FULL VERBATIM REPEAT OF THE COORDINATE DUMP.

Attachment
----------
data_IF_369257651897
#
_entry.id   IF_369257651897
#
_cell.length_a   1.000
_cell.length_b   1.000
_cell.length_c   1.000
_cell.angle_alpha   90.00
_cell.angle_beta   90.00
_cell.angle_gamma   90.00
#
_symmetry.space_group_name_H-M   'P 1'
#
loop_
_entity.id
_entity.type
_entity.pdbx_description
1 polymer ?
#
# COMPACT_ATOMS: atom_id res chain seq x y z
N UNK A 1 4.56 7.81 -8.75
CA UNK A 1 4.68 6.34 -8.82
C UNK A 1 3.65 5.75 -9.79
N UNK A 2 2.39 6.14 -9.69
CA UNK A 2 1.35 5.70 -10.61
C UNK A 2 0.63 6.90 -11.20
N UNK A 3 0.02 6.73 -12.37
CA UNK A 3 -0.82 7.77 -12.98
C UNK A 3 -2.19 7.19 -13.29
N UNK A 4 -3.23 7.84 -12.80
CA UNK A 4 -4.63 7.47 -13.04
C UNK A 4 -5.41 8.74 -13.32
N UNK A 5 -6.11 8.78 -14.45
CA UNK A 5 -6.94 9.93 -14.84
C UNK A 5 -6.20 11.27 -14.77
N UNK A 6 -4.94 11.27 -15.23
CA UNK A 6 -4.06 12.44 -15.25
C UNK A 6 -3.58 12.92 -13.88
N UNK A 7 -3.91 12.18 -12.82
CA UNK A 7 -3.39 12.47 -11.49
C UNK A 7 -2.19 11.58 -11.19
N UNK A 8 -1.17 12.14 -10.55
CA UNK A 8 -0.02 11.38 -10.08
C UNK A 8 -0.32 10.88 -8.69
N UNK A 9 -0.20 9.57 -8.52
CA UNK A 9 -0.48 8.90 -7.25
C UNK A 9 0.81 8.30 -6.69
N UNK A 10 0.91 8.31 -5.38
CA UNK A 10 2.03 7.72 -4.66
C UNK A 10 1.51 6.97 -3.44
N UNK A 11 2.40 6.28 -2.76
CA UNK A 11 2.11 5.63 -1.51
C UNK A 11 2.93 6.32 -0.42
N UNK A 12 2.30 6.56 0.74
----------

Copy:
data_IF_369257651897
#
_entry.id   IF_369257651897
#
_cell.length_a   1.000
_cell.length_b   1.000
_cell.length_c   1.000
_cell.angle_alpha   90.00
_cell.angle_beta   90.00
_cell.angle_gamma   90.00
#
_symmetry.space_group_name_H-M   'P 1'
#
loop_
_entity.id
_entity.type
_entity.pdbx_description
1 polymer ?
#
# COMPACT_ATOMS: atom_id res chain seq x y z
N UNK A 1 4.56 7.81 -8.75
CA UNK A 1 4.68 6.34 -8.82
C UNK A 1 3.65 5.75 -9.79
N UNK A 2 2.39 6.14 -9.69
CA UNK A 2 1.35 5.70 -10.61
C UNK A 2 0.63 6.90 -11.20
N UNK A 3 0.02 6.73 -12.37
CA UNK A 3 -0.82 7.77 -12.98
C UNK A 3 -2.19 7.19 -13.29
N UNK A 4 -3.23 7.84 -12.80
CA UNK A 4 -4.63 7.47 -13.04
C UNK A 4 -5.41 8.74 -13.32
N UNK A 5 -6.11 8.78 -14.45
CA UNK A 5 -6.94 9.93 -14.84
C UNK A 5 -6.20 11.27 -14.77
N UNK A 6 -4.94 11.27 -15.23
CA UNK A 6 -4.06 12.44 -15.25
C UNK A 6 -3.58 12.92 -13.88
N UNK A 7 -3.91 12.18 -12.82
CA UNK A 7 -3.39 12.47 -11.49
C UNK A 7 -2.19 11.58 -11.19
N UNK A 8 -1.17 12.14 -10.55
CA UNK A 8 -0.02 11.38 -10.08
C UNK A 8 -0.32 10.88 -8.69
N UNK A 9 -0.20 9.57 -8.52
CA UNK A 9 -0.48 8.90 -7.25
C UNK A 9 0.81 8.30 -6.69
N UNK A 10 0.91 8.31 -5.38
CA UNK A 10 2.03 7.72 -4.66
C UNK A 10 1.51 6.97 -3.44
N UNK A 11 2.40 6.28 -2.76
CA UNK A 11 2.11 5.63 -1.51
C UNK A 11 2.93 6.32 -0.42
N UNK A 12 2.30 6.56 0.74